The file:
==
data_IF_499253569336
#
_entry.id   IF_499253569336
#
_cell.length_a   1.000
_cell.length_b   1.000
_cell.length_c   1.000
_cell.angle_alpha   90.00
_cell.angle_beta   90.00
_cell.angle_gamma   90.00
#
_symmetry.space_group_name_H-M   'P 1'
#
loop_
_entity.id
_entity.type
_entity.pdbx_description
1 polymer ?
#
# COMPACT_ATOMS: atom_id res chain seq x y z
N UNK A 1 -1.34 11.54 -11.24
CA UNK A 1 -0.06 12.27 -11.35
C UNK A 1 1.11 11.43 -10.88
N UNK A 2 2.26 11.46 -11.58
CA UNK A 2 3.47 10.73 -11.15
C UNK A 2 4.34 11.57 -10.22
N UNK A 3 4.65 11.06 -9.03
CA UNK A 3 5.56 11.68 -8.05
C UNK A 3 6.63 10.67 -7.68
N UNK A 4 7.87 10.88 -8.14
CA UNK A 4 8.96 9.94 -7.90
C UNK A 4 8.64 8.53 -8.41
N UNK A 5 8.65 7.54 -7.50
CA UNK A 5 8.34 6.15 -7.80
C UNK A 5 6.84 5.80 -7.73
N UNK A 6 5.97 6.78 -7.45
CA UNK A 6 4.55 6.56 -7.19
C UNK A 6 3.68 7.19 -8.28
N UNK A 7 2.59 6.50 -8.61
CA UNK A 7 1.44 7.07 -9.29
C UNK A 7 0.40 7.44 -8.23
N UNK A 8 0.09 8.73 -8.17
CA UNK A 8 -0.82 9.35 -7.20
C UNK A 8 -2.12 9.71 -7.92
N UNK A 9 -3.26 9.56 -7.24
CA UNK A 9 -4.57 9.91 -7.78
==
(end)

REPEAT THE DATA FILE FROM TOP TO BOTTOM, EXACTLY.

data_IF_499253569336
#
_entry.id   IF_499253569336
#
_cell.length_a   1.000
_cell.length_b   1.000
_cell.length_c   1.000
_cell.angle_alpha   90.00
_cell.angle_beta   90.00
_cell.angle_gamma   90.00
#
_symmetry.space_group_name_H-M   'P 1'
#
loop_
_entity.id
_entity.type
_entity.pdbx_description
1 polymer ?
#
# COMPACT_ATOMS: atom_id res chain seq x y z
N UNK A 1 -1.34 11.54 -11.24
CA UNK A 1 -0.06 12.27 -11.35
C UNK A 1 1.11 11.43 -10.88
N UNK A 2 2.26 11.46 -11.58
CA UNK A 2 3.47 10.73 -11.15
C UNK A 2 4.34 11.57 -10.22
N UNK A 3 4.65 11.06 -9.03
CA UNK A 3 5.56 11.68 -8.05
C UNK A 3 6.63 10.67 -7.68
N UNK A 4 7.87 10.88 -8.14
CA UNK A 4 8.96 9.94 -7.90
C UNK A 4 8.64 8.53 -8.41
N UNK A 5 8.65 7.54 -7.50
CA UNK A 5 8.34 6.15 -7.80
C UNK A 5 6.84 5.80 -7.73
N UNK A 6 5.97 6.78 -7.45
CA UNK A 6 4.55 6.56 -7.19
C UNK A 6 3.68 7.19 -8.28
N UNK A 7 2.59 6.50 -8.61
CA UNK A 7 1.44 7.07 -9.29
C UNK A 7 0.40 7.44 -8.23
N UNK A 8 0.09 8.73 -8.17
CA UNK A 8 -0.82 9.35 -7.20
C UNK A 8 -2.12 9.71 -7.92
N UNK A 9 -3.26 9.56 -7.24
CA UNK A 9 -4.57 9.91 -7.78